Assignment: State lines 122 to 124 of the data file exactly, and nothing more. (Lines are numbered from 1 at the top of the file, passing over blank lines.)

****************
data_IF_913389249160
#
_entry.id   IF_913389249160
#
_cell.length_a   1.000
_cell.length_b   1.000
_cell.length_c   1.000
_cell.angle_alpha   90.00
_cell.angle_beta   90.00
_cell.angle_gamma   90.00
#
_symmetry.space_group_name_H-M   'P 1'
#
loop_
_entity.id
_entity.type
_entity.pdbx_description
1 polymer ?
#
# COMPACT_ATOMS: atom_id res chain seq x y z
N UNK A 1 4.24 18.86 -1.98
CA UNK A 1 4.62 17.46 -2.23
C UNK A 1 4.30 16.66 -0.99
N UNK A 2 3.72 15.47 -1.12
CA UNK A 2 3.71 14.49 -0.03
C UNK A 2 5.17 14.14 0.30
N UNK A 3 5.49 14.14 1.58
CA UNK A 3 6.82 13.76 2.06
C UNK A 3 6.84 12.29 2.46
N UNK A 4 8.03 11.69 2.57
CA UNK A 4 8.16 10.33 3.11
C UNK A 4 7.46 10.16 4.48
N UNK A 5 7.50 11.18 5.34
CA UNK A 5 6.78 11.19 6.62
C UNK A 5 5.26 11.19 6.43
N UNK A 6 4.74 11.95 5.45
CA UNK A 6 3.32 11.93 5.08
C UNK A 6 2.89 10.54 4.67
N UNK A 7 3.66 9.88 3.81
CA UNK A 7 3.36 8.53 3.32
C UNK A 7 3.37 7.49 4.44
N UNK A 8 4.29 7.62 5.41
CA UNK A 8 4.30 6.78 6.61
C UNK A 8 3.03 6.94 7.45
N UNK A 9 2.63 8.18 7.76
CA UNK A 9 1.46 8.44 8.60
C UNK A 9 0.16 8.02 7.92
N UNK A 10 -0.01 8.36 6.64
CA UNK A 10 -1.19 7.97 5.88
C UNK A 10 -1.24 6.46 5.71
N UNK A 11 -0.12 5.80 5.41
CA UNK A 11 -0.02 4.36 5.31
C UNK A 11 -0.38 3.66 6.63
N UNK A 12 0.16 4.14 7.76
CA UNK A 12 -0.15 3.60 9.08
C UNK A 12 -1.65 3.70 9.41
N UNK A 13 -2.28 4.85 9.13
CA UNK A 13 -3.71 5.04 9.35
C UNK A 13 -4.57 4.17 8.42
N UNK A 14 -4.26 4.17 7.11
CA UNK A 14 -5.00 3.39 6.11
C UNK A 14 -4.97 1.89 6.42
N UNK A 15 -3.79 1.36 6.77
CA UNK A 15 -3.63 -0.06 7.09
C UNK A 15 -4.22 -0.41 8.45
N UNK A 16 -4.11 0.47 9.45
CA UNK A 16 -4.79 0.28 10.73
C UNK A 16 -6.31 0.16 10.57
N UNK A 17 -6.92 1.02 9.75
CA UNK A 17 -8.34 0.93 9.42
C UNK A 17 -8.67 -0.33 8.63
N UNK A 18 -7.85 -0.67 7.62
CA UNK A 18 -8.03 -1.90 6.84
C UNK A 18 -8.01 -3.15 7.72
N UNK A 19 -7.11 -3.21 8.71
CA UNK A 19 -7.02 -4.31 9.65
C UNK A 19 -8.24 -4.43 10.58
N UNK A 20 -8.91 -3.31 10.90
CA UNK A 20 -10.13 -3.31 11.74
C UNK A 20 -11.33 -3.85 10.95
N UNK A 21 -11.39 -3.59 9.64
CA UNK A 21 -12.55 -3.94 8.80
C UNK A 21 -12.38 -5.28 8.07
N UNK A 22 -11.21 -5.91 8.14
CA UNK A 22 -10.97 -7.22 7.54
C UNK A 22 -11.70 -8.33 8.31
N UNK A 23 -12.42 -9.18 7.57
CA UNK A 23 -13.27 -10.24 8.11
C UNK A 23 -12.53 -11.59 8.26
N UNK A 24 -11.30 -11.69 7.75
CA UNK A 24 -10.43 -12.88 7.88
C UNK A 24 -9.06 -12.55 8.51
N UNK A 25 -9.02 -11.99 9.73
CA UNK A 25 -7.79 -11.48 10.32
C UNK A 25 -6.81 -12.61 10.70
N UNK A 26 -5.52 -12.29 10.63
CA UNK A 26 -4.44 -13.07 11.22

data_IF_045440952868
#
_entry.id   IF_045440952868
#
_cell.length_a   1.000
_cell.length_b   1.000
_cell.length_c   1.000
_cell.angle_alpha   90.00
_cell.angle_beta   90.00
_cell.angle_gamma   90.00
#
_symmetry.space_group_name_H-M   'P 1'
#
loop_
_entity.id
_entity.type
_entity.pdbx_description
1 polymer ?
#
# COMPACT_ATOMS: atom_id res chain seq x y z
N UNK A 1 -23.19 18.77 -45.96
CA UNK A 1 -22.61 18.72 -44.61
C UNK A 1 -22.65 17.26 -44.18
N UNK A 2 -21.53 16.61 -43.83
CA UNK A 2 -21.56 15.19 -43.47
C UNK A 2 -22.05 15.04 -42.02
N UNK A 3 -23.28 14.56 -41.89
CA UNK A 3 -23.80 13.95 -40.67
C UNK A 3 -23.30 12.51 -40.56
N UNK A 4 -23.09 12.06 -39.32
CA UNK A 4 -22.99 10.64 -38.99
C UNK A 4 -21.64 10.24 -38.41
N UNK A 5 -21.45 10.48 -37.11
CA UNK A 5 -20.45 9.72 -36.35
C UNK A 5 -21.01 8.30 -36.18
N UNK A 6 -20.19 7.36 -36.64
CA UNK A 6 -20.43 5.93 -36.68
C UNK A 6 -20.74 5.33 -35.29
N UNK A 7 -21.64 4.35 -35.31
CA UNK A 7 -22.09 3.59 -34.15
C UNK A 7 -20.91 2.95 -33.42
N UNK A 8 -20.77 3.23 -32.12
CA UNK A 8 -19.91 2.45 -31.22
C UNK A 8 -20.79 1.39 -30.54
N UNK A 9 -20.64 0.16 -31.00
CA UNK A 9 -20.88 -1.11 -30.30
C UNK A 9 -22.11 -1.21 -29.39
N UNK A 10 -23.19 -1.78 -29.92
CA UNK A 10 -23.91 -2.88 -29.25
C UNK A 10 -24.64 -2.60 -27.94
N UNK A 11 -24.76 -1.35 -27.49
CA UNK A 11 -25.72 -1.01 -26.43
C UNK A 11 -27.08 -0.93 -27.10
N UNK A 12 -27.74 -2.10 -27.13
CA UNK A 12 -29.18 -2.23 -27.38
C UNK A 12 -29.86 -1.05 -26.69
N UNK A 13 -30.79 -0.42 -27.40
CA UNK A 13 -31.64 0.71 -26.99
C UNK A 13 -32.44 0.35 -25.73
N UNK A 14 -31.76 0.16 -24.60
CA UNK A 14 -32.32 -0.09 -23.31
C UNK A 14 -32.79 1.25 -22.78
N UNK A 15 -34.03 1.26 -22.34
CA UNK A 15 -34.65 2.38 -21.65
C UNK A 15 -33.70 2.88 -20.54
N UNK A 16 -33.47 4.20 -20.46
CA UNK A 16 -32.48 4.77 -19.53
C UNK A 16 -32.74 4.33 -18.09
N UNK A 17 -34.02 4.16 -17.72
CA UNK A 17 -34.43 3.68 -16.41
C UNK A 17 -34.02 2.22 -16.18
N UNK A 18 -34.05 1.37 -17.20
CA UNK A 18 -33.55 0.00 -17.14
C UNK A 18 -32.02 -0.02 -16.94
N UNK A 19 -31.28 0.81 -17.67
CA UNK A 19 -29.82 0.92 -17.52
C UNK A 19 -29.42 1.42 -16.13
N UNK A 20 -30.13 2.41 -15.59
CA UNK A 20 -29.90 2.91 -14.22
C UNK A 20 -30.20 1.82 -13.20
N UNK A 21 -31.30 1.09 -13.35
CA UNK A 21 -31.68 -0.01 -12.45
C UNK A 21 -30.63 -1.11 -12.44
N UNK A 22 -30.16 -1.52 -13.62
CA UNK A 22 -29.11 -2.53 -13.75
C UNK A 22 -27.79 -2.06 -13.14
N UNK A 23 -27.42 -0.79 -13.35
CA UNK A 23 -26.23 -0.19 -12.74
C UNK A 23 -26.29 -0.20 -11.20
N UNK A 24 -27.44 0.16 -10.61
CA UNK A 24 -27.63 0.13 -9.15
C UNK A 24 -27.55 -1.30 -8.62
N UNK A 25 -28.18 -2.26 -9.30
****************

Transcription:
CA UNK A 2 -21.56 15.19 -43.47
C UNK A 2 -22.05 15.04 -42.02
N UNK A 3 -23.28 14.56 -41.89